LONDON (Reuters) - Big names from the worlds of finance and technology such as Deutsche Boerse, JP Morgan, Cisco and IBM have come together to work on an open-source framework for using the “blockchain” technology that underpins the web-based cryptocurrency bitcoin.
The new technology works as a huge, decentralized ledger of every bitcoin transaction ever made, which is verified and shared by a global network of computers and is therefore virtually tamper-proof.
It has been drawing investment from banks and other financial players, who reckon it could save them money by making their operations faster, more efficient and more transparent.
The data that can be secured by the blockchain is not restricted to bitcoin transactions. Any two parties could use it to exchange other information, including stock deals, legal contracts and property records, within minutes and with no need for a central authority to verify it.
The new project will be run by the not-for-profit Linux Foundation, and will focus on building industry-specific applications, platforms and hardware systems to support business transactions.
The initiative will include Digital Asset Holdings, the blockchain start-up run by former JP Morgan executive Blythe Masters, who has become something of an ambassador for the nascent technology.
The initiative will also work with the blockchain consortium of banks run by financial technology firm R3, which on Thursday said it had added another 12 banks, including Santander and Nomura, and would soon include some of the world’s biggest fund managers.
The Bank for International Settlements, the central bank for central bankers, said in a report last month that blockchain technology could reduce the role of intermediaries such as banks or other financial players.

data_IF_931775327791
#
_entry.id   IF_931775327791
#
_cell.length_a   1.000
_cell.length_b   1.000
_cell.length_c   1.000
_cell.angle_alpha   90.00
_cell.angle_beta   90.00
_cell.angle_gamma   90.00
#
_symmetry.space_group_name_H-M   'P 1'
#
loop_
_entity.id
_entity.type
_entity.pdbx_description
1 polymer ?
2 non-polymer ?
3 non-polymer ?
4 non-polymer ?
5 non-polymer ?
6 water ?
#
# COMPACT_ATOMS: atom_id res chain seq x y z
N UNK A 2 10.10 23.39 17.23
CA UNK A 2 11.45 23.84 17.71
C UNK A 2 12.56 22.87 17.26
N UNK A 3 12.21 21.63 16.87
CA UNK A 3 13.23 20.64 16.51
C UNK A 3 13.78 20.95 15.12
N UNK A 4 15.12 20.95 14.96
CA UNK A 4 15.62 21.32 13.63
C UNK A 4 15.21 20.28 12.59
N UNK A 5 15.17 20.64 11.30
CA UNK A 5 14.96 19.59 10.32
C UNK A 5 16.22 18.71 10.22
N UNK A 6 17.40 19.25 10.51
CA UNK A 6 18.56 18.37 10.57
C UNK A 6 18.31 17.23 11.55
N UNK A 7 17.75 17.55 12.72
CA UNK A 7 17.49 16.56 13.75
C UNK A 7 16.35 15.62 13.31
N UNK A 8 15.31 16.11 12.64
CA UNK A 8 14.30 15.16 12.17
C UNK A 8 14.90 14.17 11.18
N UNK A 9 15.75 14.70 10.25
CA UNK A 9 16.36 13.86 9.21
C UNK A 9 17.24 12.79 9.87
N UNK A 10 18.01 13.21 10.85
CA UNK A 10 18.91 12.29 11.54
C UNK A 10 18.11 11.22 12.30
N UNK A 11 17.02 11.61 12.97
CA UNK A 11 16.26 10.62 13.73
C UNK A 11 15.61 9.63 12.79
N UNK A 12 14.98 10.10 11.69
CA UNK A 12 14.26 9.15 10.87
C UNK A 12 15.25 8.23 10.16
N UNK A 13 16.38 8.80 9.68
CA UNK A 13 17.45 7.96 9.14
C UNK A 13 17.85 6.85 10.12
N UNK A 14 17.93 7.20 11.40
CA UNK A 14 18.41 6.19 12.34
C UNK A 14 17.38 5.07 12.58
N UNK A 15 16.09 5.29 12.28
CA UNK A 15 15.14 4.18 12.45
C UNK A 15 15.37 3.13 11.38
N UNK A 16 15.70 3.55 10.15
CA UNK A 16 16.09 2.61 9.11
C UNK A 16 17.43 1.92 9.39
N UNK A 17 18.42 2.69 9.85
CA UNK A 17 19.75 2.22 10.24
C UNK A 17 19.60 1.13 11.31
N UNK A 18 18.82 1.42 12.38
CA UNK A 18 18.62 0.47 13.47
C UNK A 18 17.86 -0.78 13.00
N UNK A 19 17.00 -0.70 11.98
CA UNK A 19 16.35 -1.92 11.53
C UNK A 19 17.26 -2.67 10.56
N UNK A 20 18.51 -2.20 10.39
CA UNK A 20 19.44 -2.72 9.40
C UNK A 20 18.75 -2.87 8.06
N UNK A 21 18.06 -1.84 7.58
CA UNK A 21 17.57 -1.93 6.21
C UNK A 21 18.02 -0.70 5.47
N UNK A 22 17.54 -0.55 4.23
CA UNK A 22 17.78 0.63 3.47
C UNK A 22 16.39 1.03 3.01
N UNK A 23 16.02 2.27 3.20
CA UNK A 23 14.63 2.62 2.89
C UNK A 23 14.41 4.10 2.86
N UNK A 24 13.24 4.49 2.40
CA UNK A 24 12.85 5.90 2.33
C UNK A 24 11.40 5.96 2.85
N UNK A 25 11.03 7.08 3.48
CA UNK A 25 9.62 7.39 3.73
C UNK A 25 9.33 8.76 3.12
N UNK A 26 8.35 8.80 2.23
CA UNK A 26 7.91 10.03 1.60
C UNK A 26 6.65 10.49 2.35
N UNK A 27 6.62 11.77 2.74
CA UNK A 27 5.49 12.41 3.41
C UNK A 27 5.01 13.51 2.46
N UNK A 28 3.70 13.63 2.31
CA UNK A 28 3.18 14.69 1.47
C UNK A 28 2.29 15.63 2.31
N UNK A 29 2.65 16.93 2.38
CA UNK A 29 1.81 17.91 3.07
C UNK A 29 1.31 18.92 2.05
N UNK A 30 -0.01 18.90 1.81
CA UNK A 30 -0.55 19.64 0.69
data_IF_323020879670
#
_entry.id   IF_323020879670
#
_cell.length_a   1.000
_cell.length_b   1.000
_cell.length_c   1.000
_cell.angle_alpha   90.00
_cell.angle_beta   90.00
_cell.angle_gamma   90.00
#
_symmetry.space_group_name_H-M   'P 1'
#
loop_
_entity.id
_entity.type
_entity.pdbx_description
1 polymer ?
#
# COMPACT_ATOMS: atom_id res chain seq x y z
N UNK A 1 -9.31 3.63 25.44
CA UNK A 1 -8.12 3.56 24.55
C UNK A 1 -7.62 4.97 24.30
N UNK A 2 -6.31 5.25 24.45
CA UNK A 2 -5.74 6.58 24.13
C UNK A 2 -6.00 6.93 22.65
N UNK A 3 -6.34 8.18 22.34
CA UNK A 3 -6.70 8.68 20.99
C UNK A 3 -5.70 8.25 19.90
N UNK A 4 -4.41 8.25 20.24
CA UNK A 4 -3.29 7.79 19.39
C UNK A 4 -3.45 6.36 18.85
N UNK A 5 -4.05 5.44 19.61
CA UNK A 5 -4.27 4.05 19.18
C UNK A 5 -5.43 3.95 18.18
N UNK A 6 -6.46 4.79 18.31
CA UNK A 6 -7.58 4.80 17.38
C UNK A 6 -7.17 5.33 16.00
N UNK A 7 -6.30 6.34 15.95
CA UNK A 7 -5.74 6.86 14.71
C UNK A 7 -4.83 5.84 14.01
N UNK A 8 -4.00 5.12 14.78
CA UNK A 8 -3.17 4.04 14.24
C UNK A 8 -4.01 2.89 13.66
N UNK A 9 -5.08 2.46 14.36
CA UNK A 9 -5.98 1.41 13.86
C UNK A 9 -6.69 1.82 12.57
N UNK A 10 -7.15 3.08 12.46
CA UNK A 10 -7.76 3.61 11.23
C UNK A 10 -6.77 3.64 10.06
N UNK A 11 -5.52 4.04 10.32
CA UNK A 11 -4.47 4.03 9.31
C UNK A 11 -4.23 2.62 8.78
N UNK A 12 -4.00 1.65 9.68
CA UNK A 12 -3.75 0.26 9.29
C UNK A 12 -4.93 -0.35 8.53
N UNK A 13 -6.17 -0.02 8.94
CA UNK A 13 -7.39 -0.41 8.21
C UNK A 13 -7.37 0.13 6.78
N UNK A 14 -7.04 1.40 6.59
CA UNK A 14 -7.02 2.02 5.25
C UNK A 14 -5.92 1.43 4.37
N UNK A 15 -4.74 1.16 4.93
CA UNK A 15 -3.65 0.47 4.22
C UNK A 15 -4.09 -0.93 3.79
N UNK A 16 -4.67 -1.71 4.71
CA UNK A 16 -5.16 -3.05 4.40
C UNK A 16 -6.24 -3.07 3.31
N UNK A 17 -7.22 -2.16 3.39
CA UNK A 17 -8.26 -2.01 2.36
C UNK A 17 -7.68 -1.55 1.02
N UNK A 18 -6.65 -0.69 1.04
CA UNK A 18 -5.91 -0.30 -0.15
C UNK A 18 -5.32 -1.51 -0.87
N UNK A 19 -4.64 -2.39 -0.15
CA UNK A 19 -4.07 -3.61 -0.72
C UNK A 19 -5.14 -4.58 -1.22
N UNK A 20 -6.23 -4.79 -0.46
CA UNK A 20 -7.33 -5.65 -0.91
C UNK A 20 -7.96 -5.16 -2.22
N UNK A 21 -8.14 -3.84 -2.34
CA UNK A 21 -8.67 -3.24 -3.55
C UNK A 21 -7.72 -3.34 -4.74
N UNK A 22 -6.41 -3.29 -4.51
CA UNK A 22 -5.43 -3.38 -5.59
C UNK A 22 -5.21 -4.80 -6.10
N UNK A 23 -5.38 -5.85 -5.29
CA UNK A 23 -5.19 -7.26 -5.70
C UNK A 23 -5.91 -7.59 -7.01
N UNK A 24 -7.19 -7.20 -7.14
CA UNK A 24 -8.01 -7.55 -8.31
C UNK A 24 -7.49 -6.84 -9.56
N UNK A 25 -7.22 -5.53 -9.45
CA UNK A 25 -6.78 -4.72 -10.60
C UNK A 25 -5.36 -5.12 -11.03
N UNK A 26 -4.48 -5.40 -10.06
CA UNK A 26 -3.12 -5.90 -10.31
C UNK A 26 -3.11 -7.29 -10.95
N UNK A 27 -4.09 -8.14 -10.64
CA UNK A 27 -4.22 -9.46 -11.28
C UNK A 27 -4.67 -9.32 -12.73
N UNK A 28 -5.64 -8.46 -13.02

But a senior executive at German exchange operator Deutsche Boerse, one member of the new Linux initiative, told Reuters in a recent interview that it does not see itself being made irrelevant by the new technology.
Deutsche Boerse is actively involved in discussions with several fintech firms and financial institutions that are developing distributed ledger technology, said Ashwin Kumar, who took up his role as global product development head at Deutsche Boerse on Sept. 1.
“The blockchain technology won’t make market infrastructure providers obsolete,” he said. “(But) ignoring it would be like saying: ‘Why do we need email instead of regular mail?’.”
He said blockchain looked promising in addressing some problems such as settlement delays but it also faced constraints such as a lack of scalability and the potential for conflict between transparency and the confidentiality of information.
Other collaborators on the new project include international payment network SWIFT, Accenture, Intel, State Street, Wells Fargo, and the London Stock Exchange.
Writing by Jemima Kelly and Jonathan Gould; Reporting by Andreas Kroener and Oliver Hirt; Editing by Hugh Lawson